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16 members have voted

gamerfreak
gamerfreak
Joined: Dec 28, 2014
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Thanks for this post from:
Ayecarumba
March 14th, 2019 at 3:01:03 PM permalink
Quote: Wizard

I know they discovered eight consecutive 8's, but this is old news. Perhaps they have broken the record since then.


There are 13 consecutive 8’s. Every other digit has a maximum span of 12.
unJon
unJon
Joined: Jul 1, 2018
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Thanks for this post from:
Ayecarumba
March 14th, 2019 at 3:01:32 PM permalink
Quote: Wizard

I know they discovered eight consecutive 8's, but this is old news. Perhaps they have broken the record since then.



Some pi statistics here: https://bellard.org/pi/pi2700e9/pidigits.html

Shows thirteen 8s as the longest consecutive streak, starting at Pi digit 2164164669332.

Wasn’t there something about a string of zeros in Pi at the end of the Carl Sagan book Contact that the protagonist used to argue for the existence of a higher power?
The race is not always to the swift, nor the battle to the strong; but that is the way to bet.
Nathan
Nathan 
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March 14th, 2019 at 3:58:47 PM permalink
All this math talk is making me heady. How about giving actual Pies some love? Lots of restaurants are selling pizza pies and normal pies for cheap! :D I got a .50 pizza slice today! Yum! :D
In both The Hunger Games and in gambling, may the odds be ever in your favor. :D "Man Babes" #AxelFabulous The 2 year war is over! Woo-hoo! :D I sometimes speak in metaphors. ;) Remember this. ;) Crack the code. :D 8.9.13.25.14.1.13.5.9.19.14.1.20.8.1.14! :D "For about the 4096th time, let me offer a radical idea to those of you who don't like Nathan -- block her and don't visit Nathan's Corner. What is so complicated about it?" Wizard, August 21st. :D
odiousgambit
odiousgambit
Joined: Nov 9, 2009
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Thanks for this post from:
mcallister3200
March 14th, 2019 at 4:17:29 PM permalink
Quote:

to those of you who don't like Nathan -- block her

so I did. Tell me I didn't click on this post anyway. But I did.

Noooooooooooooooooooooooo! When will I ever learn?
the next time Dame Fortune toys with your heart, your soul and your wallet, raise your glass and praise her thus: “Thanks for nothing, you cold-hearted, evil, damnable, nefarious, low-life, malicious monster from Hell!” She is, after all, stone deaf. ... Arnold Snyder
teliot
teliot
Joined: Oct 19, 2009
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March 14th, 2019 at 5:17:26 PM permalink
Quote: CrystalMath


With very little computation, I was able to generate pi to the same precision as Excel.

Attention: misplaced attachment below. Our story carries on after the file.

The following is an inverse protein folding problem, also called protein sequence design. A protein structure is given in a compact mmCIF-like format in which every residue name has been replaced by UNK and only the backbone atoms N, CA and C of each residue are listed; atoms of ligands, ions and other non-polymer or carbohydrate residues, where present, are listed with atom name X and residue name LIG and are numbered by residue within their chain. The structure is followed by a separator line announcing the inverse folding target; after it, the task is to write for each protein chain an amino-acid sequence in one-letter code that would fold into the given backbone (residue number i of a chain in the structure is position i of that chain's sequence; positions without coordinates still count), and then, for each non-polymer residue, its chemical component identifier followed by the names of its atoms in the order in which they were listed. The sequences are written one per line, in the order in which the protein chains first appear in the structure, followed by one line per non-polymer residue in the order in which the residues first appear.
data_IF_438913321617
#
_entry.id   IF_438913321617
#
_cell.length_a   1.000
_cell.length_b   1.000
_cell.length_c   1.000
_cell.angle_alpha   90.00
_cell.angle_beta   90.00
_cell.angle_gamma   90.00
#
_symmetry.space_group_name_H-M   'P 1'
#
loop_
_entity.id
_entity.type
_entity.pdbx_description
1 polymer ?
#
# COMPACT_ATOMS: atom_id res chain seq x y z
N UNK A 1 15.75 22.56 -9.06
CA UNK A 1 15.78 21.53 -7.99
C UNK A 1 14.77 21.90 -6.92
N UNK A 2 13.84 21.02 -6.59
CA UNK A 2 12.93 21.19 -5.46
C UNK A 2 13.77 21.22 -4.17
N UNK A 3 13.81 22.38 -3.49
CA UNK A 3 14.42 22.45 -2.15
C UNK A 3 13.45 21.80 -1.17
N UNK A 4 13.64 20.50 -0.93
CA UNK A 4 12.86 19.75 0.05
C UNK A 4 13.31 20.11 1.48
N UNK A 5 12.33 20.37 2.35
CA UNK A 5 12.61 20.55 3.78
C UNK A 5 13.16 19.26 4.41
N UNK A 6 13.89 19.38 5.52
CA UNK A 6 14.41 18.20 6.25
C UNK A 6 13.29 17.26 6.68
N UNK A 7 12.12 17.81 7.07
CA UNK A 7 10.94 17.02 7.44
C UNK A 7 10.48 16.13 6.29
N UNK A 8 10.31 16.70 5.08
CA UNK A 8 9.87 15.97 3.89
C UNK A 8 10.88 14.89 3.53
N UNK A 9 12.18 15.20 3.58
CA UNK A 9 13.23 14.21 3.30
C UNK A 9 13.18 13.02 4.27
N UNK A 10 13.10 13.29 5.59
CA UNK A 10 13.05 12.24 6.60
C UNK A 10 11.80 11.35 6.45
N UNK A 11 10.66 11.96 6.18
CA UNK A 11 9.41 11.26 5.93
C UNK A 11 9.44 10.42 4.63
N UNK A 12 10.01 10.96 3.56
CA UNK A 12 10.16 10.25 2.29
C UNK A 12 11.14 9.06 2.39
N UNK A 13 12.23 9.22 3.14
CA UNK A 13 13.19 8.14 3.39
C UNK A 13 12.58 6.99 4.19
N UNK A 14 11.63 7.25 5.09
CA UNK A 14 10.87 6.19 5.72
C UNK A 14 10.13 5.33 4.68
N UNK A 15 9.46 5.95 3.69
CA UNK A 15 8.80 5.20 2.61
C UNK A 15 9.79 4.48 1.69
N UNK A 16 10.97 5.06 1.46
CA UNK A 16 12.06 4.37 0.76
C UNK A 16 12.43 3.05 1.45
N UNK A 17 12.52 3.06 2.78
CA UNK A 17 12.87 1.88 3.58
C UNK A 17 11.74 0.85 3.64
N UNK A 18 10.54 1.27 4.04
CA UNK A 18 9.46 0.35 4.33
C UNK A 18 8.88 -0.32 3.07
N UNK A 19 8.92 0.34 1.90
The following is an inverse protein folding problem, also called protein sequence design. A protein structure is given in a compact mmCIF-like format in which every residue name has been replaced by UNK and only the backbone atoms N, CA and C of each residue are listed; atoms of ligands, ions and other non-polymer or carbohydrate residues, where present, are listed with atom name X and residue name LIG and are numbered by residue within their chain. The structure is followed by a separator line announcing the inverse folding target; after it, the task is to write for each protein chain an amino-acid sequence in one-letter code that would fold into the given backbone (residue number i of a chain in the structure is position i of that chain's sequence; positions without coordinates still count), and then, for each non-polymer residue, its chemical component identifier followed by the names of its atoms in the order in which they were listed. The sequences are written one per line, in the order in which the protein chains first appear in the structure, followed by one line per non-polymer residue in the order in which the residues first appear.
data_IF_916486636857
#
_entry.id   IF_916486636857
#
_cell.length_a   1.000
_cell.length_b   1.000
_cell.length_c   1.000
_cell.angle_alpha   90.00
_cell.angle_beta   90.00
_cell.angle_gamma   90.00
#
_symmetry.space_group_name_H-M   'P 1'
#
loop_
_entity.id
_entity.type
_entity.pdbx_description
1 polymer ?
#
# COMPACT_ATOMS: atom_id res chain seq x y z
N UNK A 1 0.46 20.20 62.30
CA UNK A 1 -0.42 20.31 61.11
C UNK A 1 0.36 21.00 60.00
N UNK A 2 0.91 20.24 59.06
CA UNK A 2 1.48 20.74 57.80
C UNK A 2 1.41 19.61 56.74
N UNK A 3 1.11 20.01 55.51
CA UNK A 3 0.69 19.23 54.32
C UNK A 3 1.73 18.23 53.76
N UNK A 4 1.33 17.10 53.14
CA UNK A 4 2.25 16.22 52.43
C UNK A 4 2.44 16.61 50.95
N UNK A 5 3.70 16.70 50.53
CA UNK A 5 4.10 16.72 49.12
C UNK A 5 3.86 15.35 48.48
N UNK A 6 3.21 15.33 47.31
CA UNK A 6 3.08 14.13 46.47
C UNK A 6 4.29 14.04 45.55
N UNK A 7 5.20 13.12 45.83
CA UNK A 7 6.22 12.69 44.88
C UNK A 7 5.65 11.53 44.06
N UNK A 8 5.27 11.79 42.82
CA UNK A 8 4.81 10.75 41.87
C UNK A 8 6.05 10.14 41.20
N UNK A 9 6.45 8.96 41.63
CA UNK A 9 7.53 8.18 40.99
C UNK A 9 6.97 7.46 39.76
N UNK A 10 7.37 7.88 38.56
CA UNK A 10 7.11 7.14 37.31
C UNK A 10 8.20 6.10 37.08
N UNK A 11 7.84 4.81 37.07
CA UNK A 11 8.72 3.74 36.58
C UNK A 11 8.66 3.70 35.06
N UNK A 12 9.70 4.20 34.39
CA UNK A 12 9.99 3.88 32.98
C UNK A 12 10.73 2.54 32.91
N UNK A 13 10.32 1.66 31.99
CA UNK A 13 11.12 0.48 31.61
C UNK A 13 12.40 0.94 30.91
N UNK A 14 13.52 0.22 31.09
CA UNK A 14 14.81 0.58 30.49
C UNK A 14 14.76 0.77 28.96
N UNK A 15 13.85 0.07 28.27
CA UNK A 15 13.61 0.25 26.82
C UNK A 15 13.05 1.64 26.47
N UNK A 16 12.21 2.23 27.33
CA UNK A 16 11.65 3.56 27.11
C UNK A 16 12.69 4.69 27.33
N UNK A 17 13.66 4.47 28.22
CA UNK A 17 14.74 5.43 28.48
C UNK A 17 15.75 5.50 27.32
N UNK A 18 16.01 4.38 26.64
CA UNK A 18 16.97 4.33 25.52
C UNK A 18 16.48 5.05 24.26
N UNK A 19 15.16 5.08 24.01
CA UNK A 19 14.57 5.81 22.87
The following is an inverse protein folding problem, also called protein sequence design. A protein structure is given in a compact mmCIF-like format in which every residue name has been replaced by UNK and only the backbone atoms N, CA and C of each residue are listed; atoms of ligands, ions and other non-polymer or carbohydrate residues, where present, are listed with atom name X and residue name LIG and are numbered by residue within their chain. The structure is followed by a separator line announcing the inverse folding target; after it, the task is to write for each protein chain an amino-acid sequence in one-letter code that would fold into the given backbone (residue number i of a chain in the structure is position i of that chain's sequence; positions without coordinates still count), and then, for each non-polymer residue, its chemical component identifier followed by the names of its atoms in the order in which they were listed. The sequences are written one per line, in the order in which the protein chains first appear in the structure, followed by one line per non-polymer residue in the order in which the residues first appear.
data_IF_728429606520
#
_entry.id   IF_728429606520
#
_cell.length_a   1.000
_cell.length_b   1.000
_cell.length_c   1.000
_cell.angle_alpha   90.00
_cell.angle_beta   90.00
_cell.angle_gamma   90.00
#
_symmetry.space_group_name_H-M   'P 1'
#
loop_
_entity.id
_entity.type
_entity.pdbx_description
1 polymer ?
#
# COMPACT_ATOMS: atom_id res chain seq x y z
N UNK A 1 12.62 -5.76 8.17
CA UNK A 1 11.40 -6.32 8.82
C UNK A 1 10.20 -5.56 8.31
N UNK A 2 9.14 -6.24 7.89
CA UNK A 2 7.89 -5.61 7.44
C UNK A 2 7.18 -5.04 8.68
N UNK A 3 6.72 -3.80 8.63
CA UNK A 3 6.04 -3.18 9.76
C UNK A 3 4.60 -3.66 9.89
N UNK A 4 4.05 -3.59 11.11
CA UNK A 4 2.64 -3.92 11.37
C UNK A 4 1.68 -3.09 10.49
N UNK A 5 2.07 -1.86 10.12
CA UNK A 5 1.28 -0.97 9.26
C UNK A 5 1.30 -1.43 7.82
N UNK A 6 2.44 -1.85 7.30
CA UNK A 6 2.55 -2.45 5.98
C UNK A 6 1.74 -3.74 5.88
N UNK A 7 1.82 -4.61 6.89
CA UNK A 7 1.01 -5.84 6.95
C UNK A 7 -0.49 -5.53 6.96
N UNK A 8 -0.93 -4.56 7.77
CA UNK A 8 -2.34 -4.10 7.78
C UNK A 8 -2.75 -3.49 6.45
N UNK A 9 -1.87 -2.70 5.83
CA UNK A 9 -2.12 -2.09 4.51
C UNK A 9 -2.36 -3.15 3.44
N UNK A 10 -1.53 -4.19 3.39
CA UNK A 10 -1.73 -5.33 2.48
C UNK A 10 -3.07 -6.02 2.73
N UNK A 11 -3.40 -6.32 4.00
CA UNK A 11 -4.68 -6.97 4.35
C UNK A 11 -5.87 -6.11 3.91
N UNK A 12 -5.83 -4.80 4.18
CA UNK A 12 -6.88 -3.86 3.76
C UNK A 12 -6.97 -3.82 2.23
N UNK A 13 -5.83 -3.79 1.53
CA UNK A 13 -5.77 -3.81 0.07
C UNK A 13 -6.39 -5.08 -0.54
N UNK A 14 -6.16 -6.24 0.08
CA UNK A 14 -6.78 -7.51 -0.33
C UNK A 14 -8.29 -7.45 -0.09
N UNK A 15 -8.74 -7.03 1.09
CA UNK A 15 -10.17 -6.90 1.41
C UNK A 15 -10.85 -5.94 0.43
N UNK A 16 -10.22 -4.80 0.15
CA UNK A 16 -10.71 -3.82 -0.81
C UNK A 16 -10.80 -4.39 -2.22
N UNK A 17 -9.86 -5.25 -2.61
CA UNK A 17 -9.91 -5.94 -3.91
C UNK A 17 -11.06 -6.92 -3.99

Continued fraction convergents are an even faster method. But, I had not seen your method before ... curious.
teliot
teliot
Joined: Oct 19, 2009
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March 14th, 2019 at 5:20:46 PM permalink
2015 was the best PI day ever ... here is my proof, March 14, 2015 at 9:26:53.

teliot
teliot
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March 14th, 2019 at 5:24:19 PM permalink
Quote: Wizard

I know they discovered eight consecutive 8's, but this is old news. Perhaps they have broken the record since then.

In thinking about this more, I calculate about a 96% chance there are at least 14 consecutive equal digits in 31.4 trillions digits, somewhere.

"PI" is conjectured to be a normal number, which is a number that has all integers appearing somewhere in its decimal expansion according to its expected frequency. Aside from PI being transcendental, almost nothing is known about its decimal expansion.
gamerfreak
gamerfreak
Joined: Dec 28, 2014
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March 14th, 2019 at 5:26:06 PM permalink
Quote: gamerfreak

Google has broken the word record by calculating Pi to 31.4 trillion digits

https://cloud.google.com/blog/products/compute/calculating-31-4-trillion-digits-of-archimedes-constant-on-google-cloud


Some more interesting facts about this.

They used the Chudnovsky algorithm

And the current technological bottleneck to calculating more digits faster is not processor speed, but storage bandwidth:
http://www.numberworld.org/blogs/2019_3_14_pi_record/#major-difficulties
gamerfreak
gamerfreak
Joined: Dec 28, 2014
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March 14th, 2019 at 5:27:54 PM permalink
Quote: teliot

"PI" is conjectured to be a normal number, which is a number that has all integers appearing somewhere in its decimal expansion according to its expected frequency. Aside from PI being transcendental, almost nothing is known about its decimal expansion.


If it is a real number, how would we know if we reached the end when calculating a huge number of digits? Not sure if that question makes sense or not.
RS
RS
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March 14th, 2019 at 6:47:25 PM permalink
Quote: teliot

2015 was the best PI day ever ... here is my proof, March 14, 2015 at 9:26:53.


I applaud you for not rounding pi up to 3.141592654.
“Man Babes” #AxelFabulous

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